09/16/13 7:13pm
09/16/2013 7:13 PM
GARRET MEADE PHOTO | Fiona Nunez supplied Bishop McGann-Mercy with 15 service aces, 8 kills and a dink against Greenport/Southold.

GARRET MEADE PHOTO | Fiona Nunez supplied Bishop McGann-Mercy with 15 service aces, 8 kills and a dink against Greenport/Southold.

MONARCHS 25, 20, 25, 25, CLIPPERS 16, 25, 12, 18

Anyone who was in the Bishop McGann-Mercy Diocesan High School gym about 90 minutes before the Monarchs’ home-opening match on Monday would have gained insight into the behind-the-scenes life of a girls volleyball coach. For Jamie Calandro, that involves dealing with one mini-crisis after another: trying to figure out how to operate a new control panel for the scoreboard, finding replacements for broken net antennas and, oh yeah, does anyone know where the padding is for the referee’s stand?

As Calandro dealt with one issue after another, he would have been relieved to know that one thing he wouldn’t have to worry about was the play of his team.

Every point in a match starts with a serve, but with McGann-Mercy, many of them end with a serve.

The Monarchs demonstrated their serving prowess by taking the League VIII opener for both teams, 25-16, 20-25, 25-12, 25-18. McGann-Mercy recorded 40 of its 95 points on aces. Fiona Nunez (15) and Amanda Blacknik combined for 28 aces themselves. By comparison, Greenport/Southold totaled 5 aces.

“It’s huge,” Nunez said of the importance of serving. “Without serving, there’s not much you can do.”

With that in mind, McGann-Mercy (1-1, 1-0) has spent a lot of time working on serving in practice, and it appears to have made a difference.

GARRET MEADE PHOTO | Greenport/Southold's Marina DeLuca swinging at the ball while Bishop McGann-Mercy's Fiona Nunez attempts a block.

GARRET MEADE PHOTO | Greenport/Southold’s Marina DeLuca swinging at the ball while Bishop McGann-Mercy’s Fiona Nunez attempts a block.

“Our practices have been: serve, serve receive, repeat; serve, serve receive, repeat,” said Calandro.

McGann-Mercy put 66 of its 94 serves (70.2 percent) in play, with Blacknik going 23 for 28 and Nunez 20 for 22.

Aside from serving, the biggest difference between the teams may have been experience. Seven of the nine Monarchs are seniors and the other two are juniors. The Clippers, on the other hand, have only one senior (Ashely Billera) who hasn’t played in a while, and six players who made their varsity debut Monday in the team’s season-opening match.

McGann-Mercy may have the strongest team during Calandro’s 10-year run as its coach. Six of the Monarchs played for the team last year, but Nunez, Blacknik and Rachel Klink were the only ones who saw regular or semi-regular playing time.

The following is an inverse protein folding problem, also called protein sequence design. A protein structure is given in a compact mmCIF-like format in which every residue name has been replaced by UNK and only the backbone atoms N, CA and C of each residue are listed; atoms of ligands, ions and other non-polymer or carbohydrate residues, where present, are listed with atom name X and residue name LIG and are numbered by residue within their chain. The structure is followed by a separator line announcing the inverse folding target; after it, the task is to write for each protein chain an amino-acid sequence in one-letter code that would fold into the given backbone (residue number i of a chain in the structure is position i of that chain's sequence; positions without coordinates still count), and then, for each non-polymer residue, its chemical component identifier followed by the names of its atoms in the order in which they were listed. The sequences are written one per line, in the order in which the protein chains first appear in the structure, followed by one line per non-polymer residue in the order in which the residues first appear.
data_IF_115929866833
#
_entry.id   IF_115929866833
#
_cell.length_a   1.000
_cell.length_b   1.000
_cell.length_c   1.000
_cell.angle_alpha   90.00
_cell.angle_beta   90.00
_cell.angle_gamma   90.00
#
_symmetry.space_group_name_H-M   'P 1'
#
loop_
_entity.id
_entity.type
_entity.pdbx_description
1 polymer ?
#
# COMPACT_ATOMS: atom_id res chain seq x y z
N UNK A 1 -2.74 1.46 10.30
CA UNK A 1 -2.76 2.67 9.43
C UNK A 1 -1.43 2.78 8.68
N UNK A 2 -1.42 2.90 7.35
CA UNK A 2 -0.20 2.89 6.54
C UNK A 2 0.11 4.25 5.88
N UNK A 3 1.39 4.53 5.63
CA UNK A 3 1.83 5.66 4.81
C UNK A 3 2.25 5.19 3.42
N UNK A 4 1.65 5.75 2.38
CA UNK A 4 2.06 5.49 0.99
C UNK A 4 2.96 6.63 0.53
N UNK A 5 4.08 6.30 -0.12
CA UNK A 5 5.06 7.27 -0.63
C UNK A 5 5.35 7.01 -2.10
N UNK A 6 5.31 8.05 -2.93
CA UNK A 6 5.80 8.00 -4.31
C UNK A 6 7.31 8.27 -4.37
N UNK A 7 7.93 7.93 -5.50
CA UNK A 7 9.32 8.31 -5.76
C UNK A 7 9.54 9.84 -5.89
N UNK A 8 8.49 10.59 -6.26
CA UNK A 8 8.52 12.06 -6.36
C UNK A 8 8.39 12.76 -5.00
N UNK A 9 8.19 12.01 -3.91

McGann-Mercy lost a four-year varsity player and all-county setter, Kaylee Navarra, to graduation. Regina Viola, who was the junior varsity team’s setter last year, has shown she has capable hands, registering 15 assists on Monday. Also, Calandro has raved about outside hitter Katie Nolan, who he said “has stepped up to be an absolute force for us.”

First and foremost, though, is Nunez. The senior captain supplied 8 kills and a dink to go with her tough serving.

“For our first league game, you know, I mean still two weeks into the season, I thought they were in very good form,” Calandro said. “They showed that they had very impressive individual skills and I think the loss in the second game woke them up, and [they] saw that they had to play team volleyball, too. Then the passing was right on and the serving was right on, and they were in a rhythm.”

The sort of rhythm that the young Clippers never found. Nerves were a factor.

“It’s a lot of nerves, so we just have to get over that,” Greenport/Southold’s libero, Sam Henry, said. “Other than that, I think we played really well. We need to work more as a team, but I think we’re getting there.”

What Greenport/Southold coach Sue Kostal took away from the match was the sense that her team needs to learn how to play under varsity pressure. Henry, Marina DeLuca and Kendra King were the only Clippers with previous varsity experience. Kostal said she has juniors who lack on-court experience. “These are juniors who have been on the bench, and now they’re on the court, and it’s a completely different animal,” she said, adding that her young players have the ability but just need confidence.

A big plus for the Clippers was the play of Henry.

“I think Sam played awesome,” Kostal said. “She kept us in the game most of the time with her passing, and her serving was outstanding.”

Sydney Mulvaney had 10 assists for Greenport/Southold.

Kostal knows that young teams tend to progress dramatically, and it sounds as if that is just what she expects to happen.

“We’ll be a completely different team by the end of the season,” she said confidently. “Guaranteed.”

bliepa@timesreview.com

09/12/13 1:33pm
09/12/2013 1:33 PM

ROBERT O’ROURK PHOTO | Riverhead junior Joscelin Morrow digs a ball as senior Hali Martens looks on.

The key to the Riverhead volleyball team this season starts with defense. And the defense starts with junior Joscelin Morrow.

Last year, as a sophomore playing libero, Morrow was a spark plug for the Blue Waves, who finished the year with all-league honors. She was also named the League IV Rookie of the Year.

“Defensively, she’s everything on the court,” said Riverhead coach Amy Greene. “She’s been playing for so long. She’s loud and aggressive. We’re going to rely on her definitely in the back row.”

In Monday’s non-league opener at home against Shelter Island, Morrow picked up right where she left off last year by recording 30 digs in the Blue Waves’ win.

As the Blue Waves’ defense improves, Greene said the focus is turning more of those digs into points.

The Blue Waves return a lot of experience around Morrow. Senior outside hitters Hali Martens and Danielle Thomas will provide a lot of the scoring. Senior Sara Tucci returns at setter for her third year.